Finally, when I’m all done doodling, I call my buddy over. I tell him, “I am going to show you a new world in which your body is that of a frog. Your objective is to get from one side of the street to the other, without getting hit by any of the traffic.”

I start flipping through the stack of cards, on which I have drawn the scenes from a game of Frogger. But because I perfectly anticipated what my buddy would will with his mind, I have drawn the scenes such that the frog moves in exactly the way my buddy wants it to. After a few minutes, the novelty wears off and my buddy is dead certain that he is controlling his frog body with his mental desires.

Now, if I stop the demonstration and ask my buddy, “Describe how the cars move?” he will be able to do it. Some cars move really fast, others move slow. But at no time does a car that’s on the top right of the xth index card suddenly teleport to the lower left of the (x+1)th index card.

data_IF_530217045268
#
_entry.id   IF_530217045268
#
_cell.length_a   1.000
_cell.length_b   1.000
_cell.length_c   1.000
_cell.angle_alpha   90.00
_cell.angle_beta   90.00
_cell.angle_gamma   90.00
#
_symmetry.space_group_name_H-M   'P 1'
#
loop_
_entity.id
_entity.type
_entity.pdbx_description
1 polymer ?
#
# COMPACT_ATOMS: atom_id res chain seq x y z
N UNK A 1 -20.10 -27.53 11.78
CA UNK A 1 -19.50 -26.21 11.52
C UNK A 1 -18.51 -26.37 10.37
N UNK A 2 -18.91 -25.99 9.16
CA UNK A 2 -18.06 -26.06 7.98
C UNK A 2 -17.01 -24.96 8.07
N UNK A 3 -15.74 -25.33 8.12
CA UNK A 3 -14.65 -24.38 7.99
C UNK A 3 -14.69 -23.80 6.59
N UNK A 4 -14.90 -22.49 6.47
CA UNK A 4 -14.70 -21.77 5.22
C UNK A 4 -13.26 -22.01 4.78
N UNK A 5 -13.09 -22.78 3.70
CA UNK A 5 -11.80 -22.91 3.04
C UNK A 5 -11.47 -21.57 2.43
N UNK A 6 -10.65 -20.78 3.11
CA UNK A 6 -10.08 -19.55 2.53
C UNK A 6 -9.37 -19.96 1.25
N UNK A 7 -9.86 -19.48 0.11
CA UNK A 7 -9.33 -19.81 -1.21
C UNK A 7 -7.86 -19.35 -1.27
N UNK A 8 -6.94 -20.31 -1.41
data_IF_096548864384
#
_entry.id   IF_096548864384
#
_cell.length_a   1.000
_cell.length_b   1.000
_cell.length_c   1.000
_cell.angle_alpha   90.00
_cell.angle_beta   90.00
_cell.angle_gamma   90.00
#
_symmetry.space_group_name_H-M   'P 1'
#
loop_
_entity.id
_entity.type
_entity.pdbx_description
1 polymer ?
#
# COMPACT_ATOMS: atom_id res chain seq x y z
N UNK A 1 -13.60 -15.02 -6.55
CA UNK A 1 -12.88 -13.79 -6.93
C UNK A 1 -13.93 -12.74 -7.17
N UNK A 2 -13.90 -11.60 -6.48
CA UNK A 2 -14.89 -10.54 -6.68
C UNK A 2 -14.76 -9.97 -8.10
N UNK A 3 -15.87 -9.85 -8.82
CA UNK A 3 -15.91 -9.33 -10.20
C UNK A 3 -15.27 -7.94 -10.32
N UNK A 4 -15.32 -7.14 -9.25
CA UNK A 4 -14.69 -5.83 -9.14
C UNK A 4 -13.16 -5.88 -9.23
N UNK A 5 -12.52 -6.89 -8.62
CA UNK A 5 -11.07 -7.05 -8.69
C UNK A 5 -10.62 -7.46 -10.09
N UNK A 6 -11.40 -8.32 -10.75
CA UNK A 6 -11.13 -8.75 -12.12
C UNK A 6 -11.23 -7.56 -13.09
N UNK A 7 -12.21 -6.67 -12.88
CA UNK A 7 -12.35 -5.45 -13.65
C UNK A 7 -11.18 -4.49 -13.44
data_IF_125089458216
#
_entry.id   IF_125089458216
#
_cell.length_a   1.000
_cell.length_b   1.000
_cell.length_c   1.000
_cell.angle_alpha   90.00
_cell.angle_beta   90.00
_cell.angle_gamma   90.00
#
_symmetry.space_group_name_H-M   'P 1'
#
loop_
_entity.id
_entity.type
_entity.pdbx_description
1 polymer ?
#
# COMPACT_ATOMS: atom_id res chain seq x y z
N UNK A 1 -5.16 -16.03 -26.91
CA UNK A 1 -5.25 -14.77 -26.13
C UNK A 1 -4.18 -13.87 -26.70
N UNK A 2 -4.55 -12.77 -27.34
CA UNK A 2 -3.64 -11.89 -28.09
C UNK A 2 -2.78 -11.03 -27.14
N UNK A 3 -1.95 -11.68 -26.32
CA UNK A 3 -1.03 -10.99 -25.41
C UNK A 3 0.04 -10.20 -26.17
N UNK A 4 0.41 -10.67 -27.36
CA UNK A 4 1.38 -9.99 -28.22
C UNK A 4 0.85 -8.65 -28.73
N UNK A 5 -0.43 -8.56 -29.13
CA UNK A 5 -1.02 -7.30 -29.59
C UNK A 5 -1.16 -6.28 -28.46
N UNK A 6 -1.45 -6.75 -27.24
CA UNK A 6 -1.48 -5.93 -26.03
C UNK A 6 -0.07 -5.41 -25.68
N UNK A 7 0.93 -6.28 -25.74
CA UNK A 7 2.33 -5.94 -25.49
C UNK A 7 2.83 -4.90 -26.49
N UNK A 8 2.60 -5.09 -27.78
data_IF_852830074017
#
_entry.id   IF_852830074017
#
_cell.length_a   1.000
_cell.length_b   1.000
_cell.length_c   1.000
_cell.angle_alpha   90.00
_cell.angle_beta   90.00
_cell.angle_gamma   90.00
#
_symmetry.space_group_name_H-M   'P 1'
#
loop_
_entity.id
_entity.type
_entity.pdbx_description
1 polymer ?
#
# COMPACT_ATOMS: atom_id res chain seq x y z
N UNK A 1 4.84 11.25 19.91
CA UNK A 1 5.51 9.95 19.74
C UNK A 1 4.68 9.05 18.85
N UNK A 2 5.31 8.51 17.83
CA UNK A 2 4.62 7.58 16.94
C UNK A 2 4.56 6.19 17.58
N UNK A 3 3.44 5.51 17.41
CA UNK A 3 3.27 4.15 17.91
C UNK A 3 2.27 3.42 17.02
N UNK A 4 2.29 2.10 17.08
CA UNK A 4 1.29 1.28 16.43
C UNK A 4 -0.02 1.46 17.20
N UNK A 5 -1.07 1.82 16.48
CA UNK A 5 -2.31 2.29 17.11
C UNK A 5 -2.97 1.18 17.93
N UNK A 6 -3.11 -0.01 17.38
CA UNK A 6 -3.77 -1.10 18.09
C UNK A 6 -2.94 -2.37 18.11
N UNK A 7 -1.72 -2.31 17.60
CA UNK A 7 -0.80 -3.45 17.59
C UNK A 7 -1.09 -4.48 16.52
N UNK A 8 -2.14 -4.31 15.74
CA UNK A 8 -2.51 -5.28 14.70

I hope it is clear that in order for my buddy to be able to play the game at all, I had to build in some patterns for the objects in the alternate world to obey. Did these rules constrain me? Not really; I was free to do whatever I wanted with the pencil and the blank cards. But part of what I wanted was for my friend to be able to test his frogging skills, and he couldn’t have done that if the cars appeared in and out of existence at apparently random spots on the cards. Moreover, it’s clear that the “time” in the frogger world has nothing to do with me; I didn’t even create the cards in order.

This is what I think the actual, physical universe must be like. It’s true, the replacement of a deterministic, Newtonian universe with quantum uncertainty makes the analogy less compelling. But in any event I think it disposes of the claim that my approach somehow limits God’s sovereignty, or limits His creative work to the first week of Genesis.

24 Jul 2009


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* Jason Clemens and I have a piece in Human Events on California’s predicament. (The comments are more entertaining than our dry analysis.)